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Publication numberUS4718675 A
Publication typeGrant
Application numberUS 06/722,513
Publication dateJan 12, 1988
Filing dateApr 12, 1985
Priority dateApr 12, 1985
Fee statusLapsed
Publication number06722513, 722513, US 4718675 A, US 4718675A, US-A-4718675, US4718675 A, US4718675A
InventorsArnold Rosenberg, Norma H. Rosenberg
Original AssigneeArnold Rosenberg, Rosenberg Norma H
Export CitationBiBTeX, EndNote, RefMan
External Links: USPTO, USPTO Assignment, Espacenet
Diet game
US 4718675 A
A game of chance in which the object of each player is to gain the least amount of weight. Each player is given a menu containing six pages of daily activities, each activity having twenty-four numbered choices. These choices have a listing of foods and/or activities which assign plus or minus calories. Serial chance selections are made by the players which designate one of the numbered choices, thereby containing a calorie value for each activity. As each player gains a predetermined weight value, he is eliminated, and the winner of the game is the longest remaining player. The status of an individual player with an overweight score is indicated by additional displays.
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We claim:
1. A diet game for play by a plurality of players comprising: a plurality of individual menus, each containing a plurality of daily eating activities, each activity including individual numbered choices, said choices having listings of food and/or activity which have plus or minus calorie values associated therewith; and a deck of selector cards, some of which are numbered to correspond to the number of individually numbered choices on said menus and others of which indicate particular penalties in terms of calorie value; an additional deck of cards, said additional cards having test material thereon relating to questions to be posed to players affecting individual scores; a plurality of numbered human male and female figures indicating various degrees of obesity, as score indicating means; and numerical scoring means for indicating positive and negative caloric scores.

This invention relates generally to the field of games of chance to be played by a plurality of players, and more particularly toward a diet oriented motif, in which random value selections determine the number of calories eaten during each of a plurality of eating activities. Acquired calories are added, and a predetermined number of calories determines a sufficient addition of weight to eliminate an individual player.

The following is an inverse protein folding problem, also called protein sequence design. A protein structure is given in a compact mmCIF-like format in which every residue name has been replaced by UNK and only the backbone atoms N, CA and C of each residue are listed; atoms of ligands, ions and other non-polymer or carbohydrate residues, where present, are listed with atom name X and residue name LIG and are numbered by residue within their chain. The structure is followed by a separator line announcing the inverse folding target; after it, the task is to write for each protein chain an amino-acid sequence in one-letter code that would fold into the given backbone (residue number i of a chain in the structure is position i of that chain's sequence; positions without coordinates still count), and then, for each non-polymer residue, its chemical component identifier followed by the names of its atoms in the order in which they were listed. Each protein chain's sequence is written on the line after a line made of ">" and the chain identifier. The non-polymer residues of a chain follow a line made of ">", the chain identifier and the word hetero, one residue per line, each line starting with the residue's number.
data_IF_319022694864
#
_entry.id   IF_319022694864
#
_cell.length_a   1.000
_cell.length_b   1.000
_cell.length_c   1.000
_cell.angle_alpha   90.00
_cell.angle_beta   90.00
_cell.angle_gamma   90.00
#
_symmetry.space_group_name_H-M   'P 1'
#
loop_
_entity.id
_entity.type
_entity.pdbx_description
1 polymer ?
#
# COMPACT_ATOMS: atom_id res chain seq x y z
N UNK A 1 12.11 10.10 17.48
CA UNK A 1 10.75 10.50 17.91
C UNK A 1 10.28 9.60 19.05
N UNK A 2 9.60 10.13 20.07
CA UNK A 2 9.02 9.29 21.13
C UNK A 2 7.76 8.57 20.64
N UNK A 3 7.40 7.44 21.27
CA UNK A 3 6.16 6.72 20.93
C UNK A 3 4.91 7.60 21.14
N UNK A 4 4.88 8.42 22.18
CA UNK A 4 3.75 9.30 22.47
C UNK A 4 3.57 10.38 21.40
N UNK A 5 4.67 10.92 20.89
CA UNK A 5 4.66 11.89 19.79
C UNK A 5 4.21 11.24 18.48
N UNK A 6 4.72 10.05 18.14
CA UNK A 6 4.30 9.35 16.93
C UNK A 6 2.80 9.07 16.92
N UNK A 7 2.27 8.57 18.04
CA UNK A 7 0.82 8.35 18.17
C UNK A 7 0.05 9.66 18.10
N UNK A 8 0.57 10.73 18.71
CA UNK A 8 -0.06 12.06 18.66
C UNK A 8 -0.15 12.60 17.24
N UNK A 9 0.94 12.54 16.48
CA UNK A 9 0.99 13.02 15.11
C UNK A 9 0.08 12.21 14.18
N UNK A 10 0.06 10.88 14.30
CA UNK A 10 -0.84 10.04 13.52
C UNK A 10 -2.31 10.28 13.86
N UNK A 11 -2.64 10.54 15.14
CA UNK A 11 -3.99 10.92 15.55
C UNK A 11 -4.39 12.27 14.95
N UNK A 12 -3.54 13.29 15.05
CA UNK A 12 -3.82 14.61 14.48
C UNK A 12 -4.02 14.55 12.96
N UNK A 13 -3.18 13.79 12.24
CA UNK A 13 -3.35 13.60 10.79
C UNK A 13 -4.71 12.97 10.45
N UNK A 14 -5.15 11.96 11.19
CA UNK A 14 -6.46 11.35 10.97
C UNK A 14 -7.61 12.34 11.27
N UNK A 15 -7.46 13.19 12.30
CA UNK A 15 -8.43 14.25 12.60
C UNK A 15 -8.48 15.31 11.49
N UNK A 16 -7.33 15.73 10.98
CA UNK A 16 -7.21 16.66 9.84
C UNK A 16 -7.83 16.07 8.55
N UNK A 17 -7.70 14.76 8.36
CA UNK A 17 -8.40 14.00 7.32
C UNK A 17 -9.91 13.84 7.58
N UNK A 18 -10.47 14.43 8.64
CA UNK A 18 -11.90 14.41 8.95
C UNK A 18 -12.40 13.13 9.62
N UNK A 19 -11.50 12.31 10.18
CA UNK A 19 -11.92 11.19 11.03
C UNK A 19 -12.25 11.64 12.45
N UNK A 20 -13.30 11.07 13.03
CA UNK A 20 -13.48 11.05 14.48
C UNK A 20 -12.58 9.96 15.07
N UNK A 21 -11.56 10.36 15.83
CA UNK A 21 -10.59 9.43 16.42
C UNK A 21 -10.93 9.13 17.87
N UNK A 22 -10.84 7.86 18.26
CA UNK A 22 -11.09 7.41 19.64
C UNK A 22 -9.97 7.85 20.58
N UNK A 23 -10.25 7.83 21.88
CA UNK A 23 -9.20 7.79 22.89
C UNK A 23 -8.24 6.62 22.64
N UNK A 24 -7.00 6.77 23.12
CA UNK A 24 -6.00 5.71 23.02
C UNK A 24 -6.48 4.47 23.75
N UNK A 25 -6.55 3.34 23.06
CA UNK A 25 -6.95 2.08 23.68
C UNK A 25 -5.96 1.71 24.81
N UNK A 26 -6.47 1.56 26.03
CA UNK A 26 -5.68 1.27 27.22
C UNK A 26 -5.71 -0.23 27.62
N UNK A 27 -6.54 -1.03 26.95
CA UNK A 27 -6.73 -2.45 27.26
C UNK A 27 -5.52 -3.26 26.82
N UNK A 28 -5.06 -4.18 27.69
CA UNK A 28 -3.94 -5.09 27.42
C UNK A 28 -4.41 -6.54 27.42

Various Parchesi-type games including a playing board have been employed for this purpose in the prior art. In such games, playing pieces are advanced to various squares for the acquisition of plus or minus values which will affect total score. In such games, it is the movement of the pieces which determines such score value acquisition.


Briefly stated, the invention contemplates the provision of an improved game, the motif of which is weight control. Each player is given a menu containing pages of daily activities. Each activity has twenty-four numbered choices. These choices have a listing of foods and/or activities which assign plus or minus calories. For convenience, the values may be multiplied by seven to represent a "week's value" for that activity, bonus, or penalty.

The game also contains a deck of 66 cards, 48 of which are numbered one to twenty-four to correspond to the numbers on the menu. There are also special cards, such as "Will power", cards (wild cards), "You are invited to eat at your neighbor's house" cards, "You didn't exercise-take snack only", etc. Each special card gives instructions for play.

Additionally, four numbered human male and female drawings as a set are given to each player, each successive numbered figure representing a five pound gain in weight.

There is an additional deck of cards called the "Savwah" deck which is placed at the center of the table which may contain any desired number of cards.

A scoring scale and a set of four colored and two black tokens are supplied for each player. One player may be designated as score keeper, and is provided with a calculator and a scoring pad.


In the drawings, to which reference will be made in the specification, similar reference characters have been employed to designate corresponding parts throughout the several views.

FIG. 1a is illustrative of a typical breakfast menu representing one of the single day eating activities used in conjunction with playing the game.

FIG. 2 is a view in elevation of a scoring card issued to each player.